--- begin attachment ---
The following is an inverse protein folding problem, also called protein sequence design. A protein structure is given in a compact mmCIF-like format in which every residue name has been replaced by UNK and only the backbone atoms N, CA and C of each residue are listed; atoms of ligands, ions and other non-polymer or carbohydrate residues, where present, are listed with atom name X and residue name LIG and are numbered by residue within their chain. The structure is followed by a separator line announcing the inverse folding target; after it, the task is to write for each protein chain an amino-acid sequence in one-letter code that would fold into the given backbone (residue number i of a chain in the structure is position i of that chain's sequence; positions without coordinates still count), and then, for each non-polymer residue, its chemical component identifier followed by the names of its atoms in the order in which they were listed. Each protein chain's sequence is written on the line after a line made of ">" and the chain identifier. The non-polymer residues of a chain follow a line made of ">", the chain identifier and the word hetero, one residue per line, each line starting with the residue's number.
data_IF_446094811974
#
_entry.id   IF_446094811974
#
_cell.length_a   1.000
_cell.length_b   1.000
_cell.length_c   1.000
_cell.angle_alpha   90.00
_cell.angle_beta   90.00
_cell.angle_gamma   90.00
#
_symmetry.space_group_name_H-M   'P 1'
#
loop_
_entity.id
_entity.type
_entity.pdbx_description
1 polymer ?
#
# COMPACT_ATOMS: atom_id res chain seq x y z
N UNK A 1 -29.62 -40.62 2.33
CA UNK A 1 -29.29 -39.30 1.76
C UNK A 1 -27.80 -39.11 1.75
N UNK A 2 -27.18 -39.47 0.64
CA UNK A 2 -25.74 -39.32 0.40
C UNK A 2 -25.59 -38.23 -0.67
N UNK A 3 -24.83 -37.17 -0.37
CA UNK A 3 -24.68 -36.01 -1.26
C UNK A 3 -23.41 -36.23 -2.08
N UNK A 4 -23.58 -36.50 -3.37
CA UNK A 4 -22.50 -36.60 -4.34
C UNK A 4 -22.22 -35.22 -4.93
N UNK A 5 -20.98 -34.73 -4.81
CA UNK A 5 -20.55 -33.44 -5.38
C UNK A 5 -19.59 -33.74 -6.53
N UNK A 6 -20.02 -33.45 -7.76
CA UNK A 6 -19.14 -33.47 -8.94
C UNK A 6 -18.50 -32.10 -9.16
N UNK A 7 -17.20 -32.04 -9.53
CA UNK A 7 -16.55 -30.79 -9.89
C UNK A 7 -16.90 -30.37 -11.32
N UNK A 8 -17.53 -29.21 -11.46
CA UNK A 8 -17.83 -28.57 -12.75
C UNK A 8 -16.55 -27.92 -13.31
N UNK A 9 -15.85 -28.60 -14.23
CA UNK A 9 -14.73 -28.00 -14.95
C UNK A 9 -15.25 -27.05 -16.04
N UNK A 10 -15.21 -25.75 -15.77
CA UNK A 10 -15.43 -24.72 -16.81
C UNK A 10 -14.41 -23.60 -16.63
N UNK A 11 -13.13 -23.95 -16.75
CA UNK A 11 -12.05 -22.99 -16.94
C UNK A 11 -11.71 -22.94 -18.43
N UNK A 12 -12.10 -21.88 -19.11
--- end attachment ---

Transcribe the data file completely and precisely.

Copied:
The following is an inverse protein folding problem, also called protein sequence design. A protein structure is given in a compact mmCIF-like format in which every residue name has been replaced by UNK and only the backbone atoms N, CA and C of each residue are listed; atoms of ligands, ions and other non-polymer or carbohydrate residues, where present, are listed with atom name X and residue name LIG and are numbered by residue within their chain. The structure is followed by a separator line announcing the inverse folding target; after it, the task is to write for each protein chain an amino-acid sequence in one-letter code that would fold into the given backbone (residue number i of a chain in the structure is position i of that chain's sequence; positions without coordinates still count), and then, for each non-polymer residue, its chemical component identifier followed by the names of its atoms in the order in which they were listed. Each protein chain's sequence is written on the line after a line made of ">" and the chain identifier. The non-polymer residues of a chain follow a line made of ">", the chain identifier and the word hetero, one residue per line, each line starting with the residue's number.
data_IF_446094811974
#
_entry.id   IF_446094811974
#
_cell.length_a   1.000
_cell.length_b   1.000
_cell.length_c   1.000
_cell.angle_alpha   90.00
_cell.angle_beta   90.00
_cell.angle_gamma   90.00
#
_symmetry.space_group_name_H-M   'P 1'
#
loop_
_entity.id
_entity.type
_entity.pdbx_description
1 polymer ?
#
# COMPACT_ATOMS: atom_id res chain seq x y z
N UNK A 1 -29.62 -40.62 2.33
CA UNK A 1 -29.29 -39.30 1.76
C UNK A 1 -27.80 -39.11 1.75
N UNK A 2 -27.18 -39.47 0.64
CA UNK A 2 -25.74 -39.32 0.40
C UNK A 2 -25.59 -38.23 -0.67
N UNK A 3 -24.83 -37.17 -0.37
CA UNK A 3 -24.68 -36.01 -1.26
C UNK A 3 -23.41 -36.23 -2.08
N UNK A 4 -23.58 -36.50 -3.37
CA UNK A 4 -22.50 -36.60 -4.34
C UNK A 4 -22.22 -35.22 -4.93
N UNK A 5 -20.98 -34.73 -4.81
CA UNK A 5 -20.55 -33.44 -5.38
C UNK A 5 -19.59 -33.74 -6.53
N UNK A 6 -20.02 -33.45 -7.76
CA UNK A 6 -19.14 -33.47 -8.94
C UNK A 6 -18.50 -32.10 -9.16
N UNK A 7 -17.20 -32.04 -9.53
CA UNK A 7 -16.55 -30.79 -9.89
C UNK A 7 -16.90 -30.37 -11.32
N UNK A 8 -17.53 -29.21 -11.46
CA UNK A 8 -17.83 -28.57 -12.75
C UNK A 8 -16.55 -27.92 -13.31
N UNK A 9 -15.85 -28.60 -14.23
CA UNK A 9 -14.73 -28.00 -14.95
C UNK A 9 -15.25 -27.05 -16.04
N UNK A 10 -15.21 -25.75 -15.77
CA UNK A 10 -15.43 -24.72 -16.81
C UNK A 10 -14.41 -23.60 -16.63
N UNK A 11 -13.13 -23.95 -16.75
CA UNK A 11 -12.05 -22.99 -16.94
C UNK A 11 -11.71 -22.94 -18.43
N UNK A 12 -12.10 -21.88 -19.11